How to Improve Processes From Within | Article

By Outsourcing Center, Beth Ellyn Rosenthal, Senior Writer

  • Home
  • /
  • Articles
  • /
  • How to Improve Processes From Within | Article

As Tom Devane sees it, businesses today, like Hamlet, face an existential question: To offshore or not to offshore. "For most of today's manufacturers and knowledge service providers, that's a perplexing question indeed," says the author of Integrating Lean Six Sigma and High-Performance Organization. Leading the Charge Toward Dramatic, Rapid, and Sustainable Improvement, which was published this year by Pfeiffer/A Wiley Imprint.

Devane, founder of an eponymous consulting firm, believes offshoring is the most economically viable alternative for some business situations, like call centers. But he believes too many businesses are offshoring in a "knee-jerk fashion." He says some of them "are discovering the hard way" that a business process must be in "tip-top shape" before it can work smoothly overseas. "The irony is this: if a company changes the process so locals can executive it well prior to moving it overseas, the company may find it doesn't need to offshore at all," he says.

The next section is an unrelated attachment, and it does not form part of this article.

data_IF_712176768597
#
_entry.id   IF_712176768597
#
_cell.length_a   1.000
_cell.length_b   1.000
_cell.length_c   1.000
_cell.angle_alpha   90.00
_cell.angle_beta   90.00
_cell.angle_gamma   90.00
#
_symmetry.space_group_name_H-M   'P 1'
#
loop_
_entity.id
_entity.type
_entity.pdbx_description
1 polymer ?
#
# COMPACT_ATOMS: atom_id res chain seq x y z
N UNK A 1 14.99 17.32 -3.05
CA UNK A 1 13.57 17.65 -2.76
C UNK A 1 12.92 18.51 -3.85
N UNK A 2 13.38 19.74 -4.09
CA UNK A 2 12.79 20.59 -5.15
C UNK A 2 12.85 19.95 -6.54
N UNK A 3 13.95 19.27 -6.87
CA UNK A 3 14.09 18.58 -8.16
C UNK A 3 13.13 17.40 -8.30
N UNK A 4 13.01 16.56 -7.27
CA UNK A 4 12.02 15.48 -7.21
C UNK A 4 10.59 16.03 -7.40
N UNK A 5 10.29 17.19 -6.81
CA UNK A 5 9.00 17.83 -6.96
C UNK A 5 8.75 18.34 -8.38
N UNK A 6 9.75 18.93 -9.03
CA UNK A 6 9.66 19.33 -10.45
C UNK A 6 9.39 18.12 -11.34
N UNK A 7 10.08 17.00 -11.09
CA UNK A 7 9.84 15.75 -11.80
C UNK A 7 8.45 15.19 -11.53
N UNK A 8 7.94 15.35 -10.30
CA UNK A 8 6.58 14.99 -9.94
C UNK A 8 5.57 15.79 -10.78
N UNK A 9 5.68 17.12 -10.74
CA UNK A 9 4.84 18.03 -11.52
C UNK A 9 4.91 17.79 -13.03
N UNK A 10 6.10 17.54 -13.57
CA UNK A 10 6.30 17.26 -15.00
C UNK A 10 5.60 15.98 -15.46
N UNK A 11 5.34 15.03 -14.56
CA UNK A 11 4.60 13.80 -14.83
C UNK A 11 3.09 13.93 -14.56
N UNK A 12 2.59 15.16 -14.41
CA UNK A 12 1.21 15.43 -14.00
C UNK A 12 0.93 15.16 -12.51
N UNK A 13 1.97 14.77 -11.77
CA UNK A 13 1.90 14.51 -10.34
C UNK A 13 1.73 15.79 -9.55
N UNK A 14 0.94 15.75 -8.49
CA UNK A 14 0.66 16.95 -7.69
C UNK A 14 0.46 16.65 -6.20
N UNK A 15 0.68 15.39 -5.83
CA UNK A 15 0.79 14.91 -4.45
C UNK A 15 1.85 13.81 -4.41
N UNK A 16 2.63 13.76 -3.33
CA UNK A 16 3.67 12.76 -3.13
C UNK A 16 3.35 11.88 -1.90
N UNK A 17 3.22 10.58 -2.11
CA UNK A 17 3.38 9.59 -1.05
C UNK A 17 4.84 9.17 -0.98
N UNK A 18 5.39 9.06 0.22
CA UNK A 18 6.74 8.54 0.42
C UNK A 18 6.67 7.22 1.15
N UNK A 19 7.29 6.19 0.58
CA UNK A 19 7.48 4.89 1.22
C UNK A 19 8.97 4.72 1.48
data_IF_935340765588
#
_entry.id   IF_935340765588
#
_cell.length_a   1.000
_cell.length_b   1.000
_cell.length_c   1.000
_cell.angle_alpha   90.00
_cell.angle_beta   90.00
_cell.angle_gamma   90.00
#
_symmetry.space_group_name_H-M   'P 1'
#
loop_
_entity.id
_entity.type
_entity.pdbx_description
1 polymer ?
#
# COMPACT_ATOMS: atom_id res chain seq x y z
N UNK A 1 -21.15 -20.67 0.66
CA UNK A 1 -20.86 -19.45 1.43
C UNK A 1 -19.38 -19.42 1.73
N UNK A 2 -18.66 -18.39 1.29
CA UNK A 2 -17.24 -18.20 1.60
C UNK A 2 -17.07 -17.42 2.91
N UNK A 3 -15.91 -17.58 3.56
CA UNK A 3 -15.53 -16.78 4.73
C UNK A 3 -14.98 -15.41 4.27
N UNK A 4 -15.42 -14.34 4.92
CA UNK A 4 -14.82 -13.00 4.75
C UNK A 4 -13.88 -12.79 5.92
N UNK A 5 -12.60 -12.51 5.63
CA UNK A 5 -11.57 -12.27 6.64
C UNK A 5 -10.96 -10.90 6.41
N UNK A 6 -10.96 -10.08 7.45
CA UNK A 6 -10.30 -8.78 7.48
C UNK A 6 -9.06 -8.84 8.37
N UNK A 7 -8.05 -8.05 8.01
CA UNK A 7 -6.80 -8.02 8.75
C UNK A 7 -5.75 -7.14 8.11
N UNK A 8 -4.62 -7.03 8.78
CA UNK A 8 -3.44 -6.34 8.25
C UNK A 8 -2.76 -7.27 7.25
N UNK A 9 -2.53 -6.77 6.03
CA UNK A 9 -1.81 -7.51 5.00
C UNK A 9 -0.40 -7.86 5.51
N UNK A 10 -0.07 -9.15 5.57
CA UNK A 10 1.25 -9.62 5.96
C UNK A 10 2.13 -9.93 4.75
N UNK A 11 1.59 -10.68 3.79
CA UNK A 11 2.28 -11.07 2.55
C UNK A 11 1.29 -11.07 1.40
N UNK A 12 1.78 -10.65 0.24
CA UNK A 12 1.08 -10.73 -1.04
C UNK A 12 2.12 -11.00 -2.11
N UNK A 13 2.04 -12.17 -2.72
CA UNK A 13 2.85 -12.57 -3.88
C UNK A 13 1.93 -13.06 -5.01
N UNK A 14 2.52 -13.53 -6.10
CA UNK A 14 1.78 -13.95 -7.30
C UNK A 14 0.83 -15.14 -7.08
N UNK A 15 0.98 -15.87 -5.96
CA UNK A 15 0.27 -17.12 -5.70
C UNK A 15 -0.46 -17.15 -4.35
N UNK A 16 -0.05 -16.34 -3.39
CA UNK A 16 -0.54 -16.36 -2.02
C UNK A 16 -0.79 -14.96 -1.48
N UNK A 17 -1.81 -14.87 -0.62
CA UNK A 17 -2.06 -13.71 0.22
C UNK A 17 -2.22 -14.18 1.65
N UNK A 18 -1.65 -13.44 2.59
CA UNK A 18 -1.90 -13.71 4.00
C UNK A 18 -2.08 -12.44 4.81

Just how can companies do this? Devane recommends combining the best parts of three powerful improvement disciplines:

  • Lean manufacturing. This process attempts to eliminate waste, streamline the process, then speed it up. The process listens to customers' voices using a technique called Critique to Quality (CTQ.)
  • Six Sigma. This technique uses rigorous mathematical tools to eliminate variation.
  • High-performance organizations. The theory here is to radically shift how companies organize workers. High-performance organizations assemble employees in cross-functional teams instead of work-oriented silos.

Devane says sustainable results and less top management time required for implementing new improvement programs are two hallmarks of this approach.


Let’s talk more

Consult Form

"*" indicates required fields

This field is for validation purposes and should be left unchanged.